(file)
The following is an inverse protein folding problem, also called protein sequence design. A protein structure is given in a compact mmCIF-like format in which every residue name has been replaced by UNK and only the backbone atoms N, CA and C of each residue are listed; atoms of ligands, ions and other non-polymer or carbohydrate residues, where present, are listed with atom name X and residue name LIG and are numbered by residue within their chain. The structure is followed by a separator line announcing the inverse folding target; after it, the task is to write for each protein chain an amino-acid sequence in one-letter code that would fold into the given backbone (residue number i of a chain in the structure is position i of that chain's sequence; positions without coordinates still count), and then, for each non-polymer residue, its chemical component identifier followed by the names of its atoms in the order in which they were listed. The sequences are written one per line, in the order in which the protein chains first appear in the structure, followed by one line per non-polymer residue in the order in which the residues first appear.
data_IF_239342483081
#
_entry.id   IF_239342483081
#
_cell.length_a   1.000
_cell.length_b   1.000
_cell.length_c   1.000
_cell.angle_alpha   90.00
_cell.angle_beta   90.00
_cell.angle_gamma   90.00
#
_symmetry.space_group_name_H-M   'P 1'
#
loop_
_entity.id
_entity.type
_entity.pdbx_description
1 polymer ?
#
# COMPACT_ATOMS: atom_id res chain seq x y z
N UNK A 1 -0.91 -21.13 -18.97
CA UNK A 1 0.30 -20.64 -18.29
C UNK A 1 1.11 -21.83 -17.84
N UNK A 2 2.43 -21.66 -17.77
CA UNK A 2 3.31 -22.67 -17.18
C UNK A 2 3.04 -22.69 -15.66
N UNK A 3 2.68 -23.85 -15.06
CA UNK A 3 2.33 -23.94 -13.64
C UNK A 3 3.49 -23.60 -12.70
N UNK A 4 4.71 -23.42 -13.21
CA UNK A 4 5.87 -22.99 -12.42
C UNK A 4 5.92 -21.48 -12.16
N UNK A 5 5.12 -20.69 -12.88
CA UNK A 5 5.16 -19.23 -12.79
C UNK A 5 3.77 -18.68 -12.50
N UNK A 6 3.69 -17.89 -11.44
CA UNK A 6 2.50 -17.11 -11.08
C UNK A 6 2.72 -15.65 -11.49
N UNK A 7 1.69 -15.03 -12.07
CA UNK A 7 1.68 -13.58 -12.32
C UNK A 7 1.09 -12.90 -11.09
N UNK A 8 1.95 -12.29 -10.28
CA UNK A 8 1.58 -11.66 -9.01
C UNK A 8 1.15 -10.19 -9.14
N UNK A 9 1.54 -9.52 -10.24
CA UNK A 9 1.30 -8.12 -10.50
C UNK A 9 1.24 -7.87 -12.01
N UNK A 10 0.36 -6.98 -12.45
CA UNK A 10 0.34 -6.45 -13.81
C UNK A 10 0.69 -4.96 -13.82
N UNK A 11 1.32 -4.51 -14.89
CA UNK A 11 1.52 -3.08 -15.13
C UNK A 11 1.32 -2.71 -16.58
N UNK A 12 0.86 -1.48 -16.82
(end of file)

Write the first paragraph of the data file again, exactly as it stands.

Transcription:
The following is an inverse protein folding problem, also called protein sequence design. A protein structure is given in a compact mmCIF-like format in which every residue name has been replaced by UNK and only the backbone atoms N, CA and C of each residue are listed; atoms of ligands, ions and other non-polymer or carbohydrate residues, where present, are listed with atom name X and residue name LIG and are numbered by residue within their chain. The structure is followed by a separator line announcing the inverse folding target; after it, the task is to write for each protein chain an amino-acid sequence in one-letter code that would fold into the given backbone (residue number i of a chain in the structure is position i of that chain's sequence; positions without coordinates still count), and then, for each non-polymer residue, its chemical component identifier followed by the names of its atoms in the order in which they were listed. The sequences are written one per line, in the order in which the protein chains first appear in the structure, followed by one line per non-polymer residue in the order in which the residues first appear.